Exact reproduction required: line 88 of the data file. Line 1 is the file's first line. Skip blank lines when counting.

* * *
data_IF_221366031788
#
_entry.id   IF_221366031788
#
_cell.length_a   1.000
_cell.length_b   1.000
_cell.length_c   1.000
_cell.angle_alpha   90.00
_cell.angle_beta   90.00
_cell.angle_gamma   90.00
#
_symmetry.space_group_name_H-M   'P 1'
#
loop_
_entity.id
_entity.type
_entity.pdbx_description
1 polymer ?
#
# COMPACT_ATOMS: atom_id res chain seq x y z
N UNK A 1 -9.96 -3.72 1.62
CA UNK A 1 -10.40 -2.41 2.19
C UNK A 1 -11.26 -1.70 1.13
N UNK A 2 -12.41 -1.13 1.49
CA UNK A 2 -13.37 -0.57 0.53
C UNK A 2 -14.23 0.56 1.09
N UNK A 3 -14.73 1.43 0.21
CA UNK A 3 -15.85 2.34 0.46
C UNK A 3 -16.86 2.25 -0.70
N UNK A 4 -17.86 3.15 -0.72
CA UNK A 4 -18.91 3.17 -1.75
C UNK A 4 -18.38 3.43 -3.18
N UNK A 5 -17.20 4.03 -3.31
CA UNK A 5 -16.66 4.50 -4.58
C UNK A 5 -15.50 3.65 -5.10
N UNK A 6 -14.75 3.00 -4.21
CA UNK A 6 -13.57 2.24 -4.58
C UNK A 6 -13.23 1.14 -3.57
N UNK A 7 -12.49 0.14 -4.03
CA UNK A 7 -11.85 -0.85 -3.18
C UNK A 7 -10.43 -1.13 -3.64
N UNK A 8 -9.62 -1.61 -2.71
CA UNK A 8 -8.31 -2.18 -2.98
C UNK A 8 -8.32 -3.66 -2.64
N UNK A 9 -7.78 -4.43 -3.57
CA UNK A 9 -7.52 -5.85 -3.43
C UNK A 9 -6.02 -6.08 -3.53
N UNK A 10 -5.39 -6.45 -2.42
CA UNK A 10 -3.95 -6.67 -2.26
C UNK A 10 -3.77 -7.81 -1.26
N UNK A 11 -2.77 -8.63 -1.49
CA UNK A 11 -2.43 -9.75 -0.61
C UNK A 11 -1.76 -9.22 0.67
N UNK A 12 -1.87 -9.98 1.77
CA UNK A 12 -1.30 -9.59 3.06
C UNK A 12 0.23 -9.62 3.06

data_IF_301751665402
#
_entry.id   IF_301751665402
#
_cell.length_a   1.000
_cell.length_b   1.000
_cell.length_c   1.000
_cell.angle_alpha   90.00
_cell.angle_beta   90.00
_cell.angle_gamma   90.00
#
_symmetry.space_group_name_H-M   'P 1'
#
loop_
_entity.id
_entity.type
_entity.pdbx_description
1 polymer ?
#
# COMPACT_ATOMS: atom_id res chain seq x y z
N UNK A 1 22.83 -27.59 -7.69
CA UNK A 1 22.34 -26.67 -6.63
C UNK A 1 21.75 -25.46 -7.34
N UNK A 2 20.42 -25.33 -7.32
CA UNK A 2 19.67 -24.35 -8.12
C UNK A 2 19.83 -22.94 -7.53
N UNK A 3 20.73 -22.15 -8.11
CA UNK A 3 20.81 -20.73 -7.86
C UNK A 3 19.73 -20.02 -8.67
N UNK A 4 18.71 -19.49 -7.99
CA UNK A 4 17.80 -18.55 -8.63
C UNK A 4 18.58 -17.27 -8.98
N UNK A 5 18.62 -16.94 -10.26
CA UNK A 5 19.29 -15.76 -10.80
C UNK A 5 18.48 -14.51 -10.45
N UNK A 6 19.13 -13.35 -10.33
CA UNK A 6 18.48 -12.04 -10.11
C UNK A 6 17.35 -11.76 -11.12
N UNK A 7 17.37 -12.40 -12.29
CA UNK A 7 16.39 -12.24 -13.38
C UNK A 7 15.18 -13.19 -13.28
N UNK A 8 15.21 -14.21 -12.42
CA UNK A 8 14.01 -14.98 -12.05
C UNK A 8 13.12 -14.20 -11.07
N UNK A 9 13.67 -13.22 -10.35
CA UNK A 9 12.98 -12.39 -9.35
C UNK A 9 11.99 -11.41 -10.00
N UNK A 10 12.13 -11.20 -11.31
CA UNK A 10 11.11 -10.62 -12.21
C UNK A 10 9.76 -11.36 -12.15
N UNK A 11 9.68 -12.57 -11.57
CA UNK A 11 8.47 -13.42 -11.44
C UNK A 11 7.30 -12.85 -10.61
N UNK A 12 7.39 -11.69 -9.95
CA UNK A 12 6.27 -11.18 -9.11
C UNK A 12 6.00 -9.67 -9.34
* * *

C UNK A 4 18.58 -17.27 -8.98